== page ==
For householders who are concerned about their carbon footprint and want to reduce their consumption of energy from fossil fuels, solar power can be an attractive alternative.
The two most common ways of using solar power in a domestic context are to provide electricity supplies and to heat water.
Solar Cell Technology
Solar cells convert sunlight into electricity. Each cell consists of a thin layer of photosensitive material, normally silicon-based, and it can vary in size; most solar cells measure between around one centimetre and ten centimetres. The cells are assembled into photovoltaic panels or modules; again, the size of the module varies tremendously from one application to another.
A solar powered calculator probably has a panel of three or four small cells. A solar panel designed to be attached to a car battery to keep it topped up might contain 30 cells. For a domestic installation, hundreds of modules can be linked together into arrays that consist of thousands of photovoltaic cells (PVs). One PV normally produces between one and two watts, and in theory there is virtually no limit to the number of PVs that can be linked together in a solar panel; however, cost is an issue because to date, the manufacturing costs of the photovoltaic coating have been high.
How PVs Work
Sunlight reaches us by radiation. Radiation travels in electromagnetic waves consisting of photons, and when the energy waves reach an object they can either pass through it, or be reflected, or be absorbed, depending on the material. PVs are made out of a semi-conducting material. When they absorb photons of sunlight, the energy of the photons dislodges electrons from their atoms. The PV’s special coating attracts free electrons to the surface, and it is this movement of electrons that produces the electrical current.
PVs can only produce electricity when sunlight reaches them. To prolong the installation’s exposure to the sun’s rays, the PV arrays are usually mounted facing south. To further maximise performance, more sophisticated installations can include a tracking device that tilts the panels to follow the sun, and it is also possible to use lenses to concentrate sunlight onto the cells. Solar cells are still an emerging technology; the latest solar cells are able to convert a higher proportion of available sunlight into electricity than earlier versions, and efficiency is expected to increase in the future. It is also likely that new manufacturing methods will bring down costs.
Active Solar Thermal Heating
Electricity produced by solar panels can be used to power electrical appliances, and any surplus can be stored in batteries or sold to the National Grid. Photovoltaic installations are clean and quiet, but they take many years to repay the cost of investment. In many cases it is equally or more cost-effective to install a solar thermal heating system to provide domestic hot water.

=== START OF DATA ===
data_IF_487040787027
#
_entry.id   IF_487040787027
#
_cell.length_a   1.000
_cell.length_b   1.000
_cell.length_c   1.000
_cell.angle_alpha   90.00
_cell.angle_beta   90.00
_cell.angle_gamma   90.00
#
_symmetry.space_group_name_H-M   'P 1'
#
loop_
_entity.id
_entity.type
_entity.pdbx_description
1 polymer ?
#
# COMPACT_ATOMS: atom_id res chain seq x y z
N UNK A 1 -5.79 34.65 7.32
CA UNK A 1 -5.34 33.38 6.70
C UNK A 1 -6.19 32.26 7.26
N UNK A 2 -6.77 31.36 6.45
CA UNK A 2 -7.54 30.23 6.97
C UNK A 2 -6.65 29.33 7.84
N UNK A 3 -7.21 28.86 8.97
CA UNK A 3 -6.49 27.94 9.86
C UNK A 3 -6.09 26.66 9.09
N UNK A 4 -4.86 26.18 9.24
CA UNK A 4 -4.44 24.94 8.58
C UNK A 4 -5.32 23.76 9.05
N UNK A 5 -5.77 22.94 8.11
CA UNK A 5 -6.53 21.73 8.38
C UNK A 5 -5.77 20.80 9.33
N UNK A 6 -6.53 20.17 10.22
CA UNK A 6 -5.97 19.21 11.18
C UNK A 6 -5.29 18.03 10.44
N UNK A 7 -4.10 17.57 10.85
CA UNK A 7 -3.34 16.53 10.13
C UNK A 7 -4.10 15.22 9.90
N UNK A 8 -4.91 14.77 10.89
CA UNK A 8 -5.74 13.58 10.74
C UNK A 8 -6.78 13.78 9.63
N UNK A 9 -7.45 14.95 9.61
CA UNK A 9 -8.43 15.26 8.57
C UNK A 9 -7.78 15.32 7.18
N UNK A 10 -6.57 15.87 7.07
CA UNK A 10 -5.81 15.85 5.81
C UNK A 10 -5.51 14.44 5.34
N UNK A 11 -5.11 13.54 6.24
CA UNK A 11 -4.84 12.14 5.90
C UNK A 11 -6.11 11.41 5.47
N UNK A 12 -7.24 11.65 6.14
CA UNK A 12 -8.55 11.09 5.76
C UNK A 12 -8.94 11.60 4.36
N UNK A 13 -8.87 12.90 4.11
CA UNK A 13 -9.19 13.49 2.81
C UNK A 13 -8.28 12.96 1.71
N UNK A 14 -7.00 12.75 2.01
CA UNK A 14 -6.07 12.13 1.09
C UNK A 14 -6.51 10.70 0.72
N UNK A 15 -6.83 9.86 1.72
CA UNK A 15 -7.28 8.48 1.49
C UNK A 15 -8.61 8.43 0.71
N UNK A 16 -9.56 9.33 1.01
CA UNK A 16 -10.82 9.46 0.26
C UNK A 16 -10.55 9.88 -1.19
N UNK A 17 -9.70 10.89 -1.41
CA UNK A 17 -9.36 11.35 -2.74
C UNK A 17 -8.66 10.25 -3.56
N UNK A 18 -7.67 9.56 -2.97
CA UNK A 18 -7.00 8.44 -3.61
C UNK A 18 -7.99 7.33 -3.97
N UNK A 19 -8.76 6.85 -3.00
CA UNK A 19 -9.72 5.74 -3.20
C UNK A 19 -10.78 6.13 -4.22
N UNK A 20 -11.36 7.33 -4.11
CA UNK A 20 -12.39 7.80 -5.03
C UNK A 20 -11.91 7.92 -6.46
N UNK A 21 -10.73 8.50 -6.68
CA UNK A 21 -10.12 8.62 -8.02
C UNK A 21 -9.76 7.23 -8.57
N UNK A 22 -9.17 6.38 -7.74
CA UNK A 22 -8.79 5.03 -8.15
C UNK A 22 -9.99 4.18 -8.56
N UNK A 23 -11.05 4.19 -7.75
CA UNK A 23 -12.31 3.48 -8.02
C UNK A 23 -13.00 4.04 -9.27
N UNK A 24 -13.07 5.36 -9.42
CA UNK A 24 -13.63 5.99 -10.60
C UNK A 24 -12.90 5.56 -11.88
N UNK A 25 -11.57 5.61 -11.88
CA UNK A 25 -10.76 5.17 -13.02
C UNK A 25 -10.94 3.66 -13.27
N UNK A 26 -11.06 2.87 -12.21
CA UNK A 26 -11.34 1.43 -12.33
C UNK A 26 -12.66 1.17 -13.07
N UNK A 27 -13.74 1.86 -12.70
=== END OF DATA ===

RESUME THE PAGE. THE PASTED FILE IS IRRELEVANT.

These systems use solar panels, or collectors, which are installed on the roof. Flat plate systems consist of an absorber plate in a transparent casing. The plate can be as simple as a sheet of metal, painted black, so in terms of cost, this is massively cheaper than a photovoltaic panel installation. Water is circulated through a system of tubes that are in contact with the plate. The tubes are often made of copper, which is a good conductor, and the heat passes from the plate, through the tube, to the water.
A more sophisticated method of heat collection is the evacuated tube system, which utilises a series glass tubes containing absorber plates. No matter what means is employed to collect the heat, it is then transferred to water, and the hot water is stored in an insulated tank until needed. In favourable conditions, a solar water heating system can provide up to half of a household’s hot water needs over the year. There are many possible variations in design, and because the basic principle of using the thermal energy of sunlight is so simple, it is relatively easy for a DIY enthusiast to build an effective solar thermal heating system at a modest cost.
Environmental Benefits of Active Solar Installations
Photovoltaic panels and solar heating systems can be fitted to existing properties, or can be incorporated into new builds. Their productivity is dependent on the quantity of sunshine received, and in evaluating their environmental benefits the amount and type of energy used in manufacturing the equipment must be taken into account. However, solar power is fully renewable and completely non-polluting, so an effective active solar installation used as an alternative to non-renewable energy sources will certainly help combat climate change.